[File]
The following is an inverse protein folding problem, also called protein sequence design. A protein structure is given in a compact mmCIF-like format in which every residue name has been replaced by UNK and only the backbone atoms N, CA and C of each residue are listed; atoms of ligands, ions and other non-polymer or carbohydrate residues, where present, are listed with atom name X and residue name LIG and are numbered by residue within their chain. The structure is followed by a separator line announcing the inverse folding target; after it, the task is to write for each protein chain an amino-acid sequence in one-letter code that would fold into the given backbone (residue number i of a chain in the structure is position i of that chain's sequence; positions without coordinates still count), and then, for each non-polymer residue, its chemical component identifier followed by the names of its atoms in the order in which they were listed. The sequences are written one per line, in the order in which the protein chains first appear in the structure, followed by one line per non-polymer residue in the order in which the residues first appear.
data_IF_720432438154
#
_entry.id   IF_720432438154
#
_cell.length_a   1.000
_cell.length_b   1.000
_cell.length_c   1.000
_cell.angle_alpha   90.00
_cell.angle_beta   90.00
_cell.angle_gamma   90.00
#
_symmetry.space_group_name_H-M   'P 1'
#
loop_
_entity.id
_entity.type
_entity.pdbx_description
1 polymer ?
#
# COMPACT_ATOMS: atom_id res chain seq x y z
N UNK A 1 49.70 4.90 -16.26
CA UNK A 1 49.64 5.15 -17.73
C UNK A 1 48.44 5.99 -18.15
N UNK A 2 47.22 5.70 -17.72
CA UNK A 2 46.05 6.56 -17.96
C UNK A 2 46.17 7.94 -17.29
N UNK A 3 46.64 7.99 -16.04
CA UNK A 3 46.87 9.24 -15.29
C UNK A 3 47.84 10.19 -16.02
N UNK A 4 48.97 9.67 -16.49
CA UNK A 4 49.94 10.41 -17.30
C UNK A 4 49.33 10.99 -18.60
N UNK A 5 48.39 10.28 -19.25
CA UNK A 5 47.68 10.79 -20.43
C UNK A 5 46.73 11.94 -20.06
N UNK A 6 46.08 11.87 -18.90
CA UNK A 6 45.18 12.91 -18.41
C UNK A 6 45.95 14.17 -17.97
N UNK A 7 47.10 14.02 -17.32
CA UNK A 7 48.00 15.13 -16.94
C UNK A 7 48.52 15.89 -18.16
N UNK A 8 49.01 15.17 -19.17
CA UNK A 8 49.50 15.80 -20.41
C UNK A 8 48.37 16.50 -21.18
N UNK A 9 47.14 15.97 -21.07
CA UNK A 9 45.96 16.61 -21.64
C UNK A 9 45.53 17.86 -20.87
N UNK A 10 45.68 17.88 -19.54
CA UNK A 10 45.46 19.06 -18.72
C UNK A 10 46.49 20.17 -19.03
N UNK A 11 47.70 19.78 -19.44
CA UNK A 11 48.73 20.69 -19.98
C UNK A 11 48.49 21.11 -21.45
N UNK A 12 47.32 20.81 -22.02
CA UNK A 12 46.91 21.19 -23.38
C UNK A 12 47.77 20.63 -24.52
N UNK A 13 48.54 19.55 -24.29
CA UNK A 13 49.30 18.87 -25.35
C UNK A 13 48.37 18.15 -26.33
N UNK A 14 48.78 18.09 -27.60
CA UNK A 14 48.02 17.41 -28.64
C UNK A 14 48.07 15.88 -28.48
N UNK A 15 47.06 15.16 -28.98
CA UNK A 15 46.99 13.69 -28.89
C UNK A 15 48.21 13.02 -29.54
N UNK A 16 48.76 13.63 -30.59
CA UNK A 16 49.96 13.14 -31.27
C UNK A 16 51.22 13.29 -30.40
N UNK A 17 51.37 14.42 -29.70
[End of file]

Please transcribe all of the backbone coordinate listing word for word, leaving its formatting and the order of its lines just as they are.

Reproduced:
The following is an inverse protein folding problem, also called protein sequence design. A protein structure is given in a compact mmCIF-like format in which every residue name has been replaced by UNK and only the backbone atoms N, CA and C of each residue are listed; atoms of ligands, ions and other non-polymer or carbohydrate residues, where present, are listed with atom name X and residue name LIG and are numbered by residue within their chain. The structure is followed by a separator line announcing the inverse folding target; after it, the task is to write for each protein chain an amino-acid sequence in one-letter code that would fold into the given backbone (residue number i of a chain in the structure is position i of that chain's sequence; positions without coordinates still count), and then, for each non-polymer residue, its chemical component identifier followed by the names of its atoms in the order in which they were listed. The sequences are written one per line, in the order in which the protein chains first appear in the structure, followed by one line per non-polymer residue in the order in which the residues first appear.
data_IF_720432438154
#
_entry.id   IF_720432438154
#
_cell.length_a   1.000
_cell.length_b   1.000
_cell.length_c   1.000
_cell.angle_alpha   90.00
_cell.angle_beta   90.00
_cell.angle_gamma   90.00
#
_symmetry.space_group_name_H-M   'P 1'
#
loop_
_entity.id
_entity.type
_entity.pdbx_description
1 polymer ?
#
# COMPACT_ATOMS: atom_id res chain seq x y z
N UNK A 1 49.70 4.90 -16.26
CA UNK A 1 49.64 5.15 -17.73
C UNK A 1 48.44 5.99 -18.15
N UNK A 2 47.22 5.70 -17.72
CA UNK A 2 46.05 6.56 -17.96
C UNK A 2 46.17 7.94 -17.29
N UNK A 3 46.64 7.99 -16.04
CA UNK A 3 46.87 9.24 -15.29
C UNK A 3 47.84 10.19 -16.02
N UNK A 4 48.97 9.67 -16.49
CA UNK A 4 49.94 10.41 -17.30
C UNK A 4 49.33 10.99 -18.60
N UNK A 5 48.39 10.28 -19.25
CA UNK A 5 47.68 10.79 -20.43
C UNK A 5 46.73 11.94 -20.06
N UNK A 6 46.08 11.87 -18.90
CA UNK A 6 45.18 12.91 -18.41
C UNK A 6 45.95 14.17 -17.97
N UNK A 7 47.10 14.02 -17.32
CA UNK A 7 48.00 15.13 -16.94
C UNK A 7 48.52 15.89 -18.16
N UNK A 8 49.01 15.17 -19.17
CA UNK A 8 49.50 15.80 -20.41
C UNK A 8 48.37 16.50 -21.18
N UNK A 9 47.14 15.97 -21.07
CA UNK A 9 45.96 16.61 -21.64
C UNK A 9 45.53 17.86 -20.87
N UNK A 10 45.68 17.88 -19.54
CA UNK A 10 45.46 19.06 -18.72
C UNK A 10 46.49 20.17 -19.03
N UNK A 11 47.70 19.78 -19.44
CA UNK A 11 48.73 20.69 -19.98
C UNK A 11 48.49 21.11 -21.45
N UNK A 12 47.32 20.81 -22.02
CA UNK A 12 46.91 21.19 -23.38
C UNK A 12 47.77 20.63 -24.52
N UNK A 13 48.54 19.55 -24.29
CA UNK A 13 49.30 18.87 -25.35
C UNK A 13 48.37 18.15 -26.33
N UNK A 14 48.78 18.09 -27.60
CA UNK A 14 48.02 17.41 -28.64
C UNK A 14 48.07 15.88 -28.48
N UNK A 15 47.06 15.16 -28.98
CA UNK A 15 46.99 13.69 -28.89
C UNK A 15 48.21 13.02 -29.54
N UNK A 16 48.76 13.63 -30.59
CA UNK A 16 49.96 13.14 -31.27
C UNK A 16 51.22 13.29 -30.40
N UNK A 17 51.37 14.42 -29.70